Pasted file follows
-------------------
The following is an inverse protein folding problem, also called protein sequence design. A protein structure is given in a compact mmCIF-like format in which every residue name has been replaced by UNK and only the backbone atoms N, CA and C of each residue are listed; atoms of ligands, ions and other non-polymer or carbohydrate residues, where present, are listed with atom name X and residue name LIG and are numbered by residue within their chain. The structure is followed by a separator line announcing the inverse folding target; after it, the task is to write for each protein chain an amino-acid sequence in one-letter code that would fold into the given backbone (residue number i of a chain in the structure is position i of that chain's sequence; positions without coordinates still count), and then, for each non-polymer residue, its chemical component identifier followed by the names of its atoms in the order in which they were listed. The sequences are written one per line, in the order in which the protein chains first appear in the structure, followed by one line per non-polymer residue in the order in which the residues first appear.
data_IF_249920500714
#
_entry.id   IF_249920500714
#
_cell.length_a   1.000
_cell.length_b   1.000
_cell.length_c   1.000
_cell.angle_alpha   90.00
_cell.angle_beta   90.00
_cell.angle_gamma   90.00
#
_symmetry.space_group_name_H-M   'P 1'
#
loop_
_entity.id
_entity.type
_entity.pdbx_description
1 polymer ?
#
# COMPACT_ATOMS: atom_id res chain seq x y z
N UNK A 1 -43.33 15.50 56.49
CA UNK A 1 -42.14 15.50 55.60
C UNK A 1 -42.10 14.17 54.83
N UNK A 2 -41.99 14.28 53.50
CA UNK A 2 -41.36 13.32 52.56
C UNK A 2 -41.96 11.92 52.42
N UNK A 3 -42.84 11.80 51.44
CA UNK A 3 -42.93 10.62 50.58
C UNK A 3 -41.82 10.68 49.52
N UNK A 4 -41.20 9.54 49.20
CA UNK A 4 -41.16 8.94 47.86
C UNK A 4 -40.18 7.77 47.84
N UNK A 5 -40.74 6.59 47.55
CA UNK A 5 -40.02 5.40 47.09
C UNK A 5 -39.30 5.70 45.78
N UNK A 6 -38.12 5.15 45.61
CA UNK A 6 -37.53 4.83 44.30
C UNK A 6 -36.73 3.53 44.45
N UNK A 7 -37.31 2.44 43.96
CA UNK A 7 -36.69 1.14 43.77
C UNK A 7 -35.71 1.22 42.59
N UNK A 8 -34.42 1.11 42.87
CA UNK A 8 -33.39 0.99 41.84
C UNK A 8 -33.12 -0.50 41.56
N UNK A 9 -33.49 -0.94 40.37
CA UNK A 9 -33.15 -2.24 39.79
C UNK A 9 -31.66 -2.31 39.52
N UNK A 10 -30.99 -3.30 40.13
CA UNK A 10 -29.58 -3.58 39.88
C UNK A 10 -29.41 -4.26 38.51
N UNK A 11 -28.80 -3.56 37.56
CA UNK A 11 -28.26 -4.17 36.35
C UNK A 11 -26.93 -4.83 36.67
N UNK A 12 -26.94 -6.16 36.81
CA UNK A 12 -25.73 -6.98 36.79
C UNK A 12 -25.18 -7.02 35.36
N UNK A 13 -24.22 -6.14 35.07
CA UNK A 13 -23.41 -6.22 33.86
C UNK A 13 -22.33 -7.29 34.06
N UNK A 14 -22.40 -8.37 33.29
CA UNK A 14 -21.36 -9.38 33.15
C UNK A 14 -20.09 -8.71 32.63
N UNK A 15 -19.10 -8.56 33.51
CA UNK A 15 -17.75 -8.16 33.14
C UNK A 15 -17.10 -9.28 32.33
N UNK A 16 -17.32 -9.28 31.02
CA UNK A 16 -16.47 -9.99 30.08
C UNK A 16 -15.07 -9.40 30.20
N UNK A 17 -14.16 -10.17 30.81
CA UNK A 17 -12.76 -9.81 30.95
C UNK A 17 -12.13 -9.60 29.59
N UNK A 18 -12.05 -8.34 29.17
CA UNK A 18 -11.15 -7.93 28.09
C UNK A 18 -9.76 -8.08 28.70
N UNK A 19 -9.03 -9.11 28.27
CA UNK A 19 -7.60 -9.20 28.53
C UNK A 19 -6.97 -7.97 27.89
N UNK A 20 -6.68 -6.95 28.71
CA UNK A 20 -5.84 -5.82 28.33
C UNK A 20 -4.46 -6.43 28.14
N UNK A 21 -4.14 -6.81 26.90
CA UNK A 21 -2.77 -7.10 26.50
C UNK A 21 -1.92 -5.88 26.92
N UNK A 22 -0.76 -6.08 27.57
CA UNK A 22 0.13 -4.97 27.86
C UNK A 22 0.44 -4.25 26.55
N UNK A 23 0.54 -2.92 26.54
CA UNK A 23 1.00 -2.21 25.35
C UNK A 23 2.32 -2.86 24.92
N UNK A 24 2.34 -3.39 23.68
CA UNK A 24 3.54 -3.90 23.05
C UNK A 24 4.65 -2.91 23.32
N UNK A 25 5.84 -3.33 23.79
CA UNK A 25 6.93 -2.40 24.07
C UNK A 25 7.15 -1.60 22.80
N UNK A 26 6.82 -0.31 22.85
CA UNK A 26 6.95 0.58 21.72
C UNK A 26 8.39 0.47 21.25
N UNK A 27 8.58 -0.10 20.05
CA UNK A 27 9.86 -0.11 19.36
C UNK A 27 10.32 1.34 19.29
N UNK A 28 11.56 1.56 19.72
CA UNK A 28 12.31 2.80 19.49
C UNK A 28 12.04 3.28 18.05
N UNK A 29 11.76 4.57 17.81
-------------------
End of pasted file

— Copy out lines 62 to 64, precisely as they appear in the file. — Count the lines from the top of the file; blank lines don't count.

CA UNK A 14 -21.36 -9.38 33.15
C UNK A 14 -20.09 -8.71 32.63
N UNK A 15 -19.10 -8.56 33.51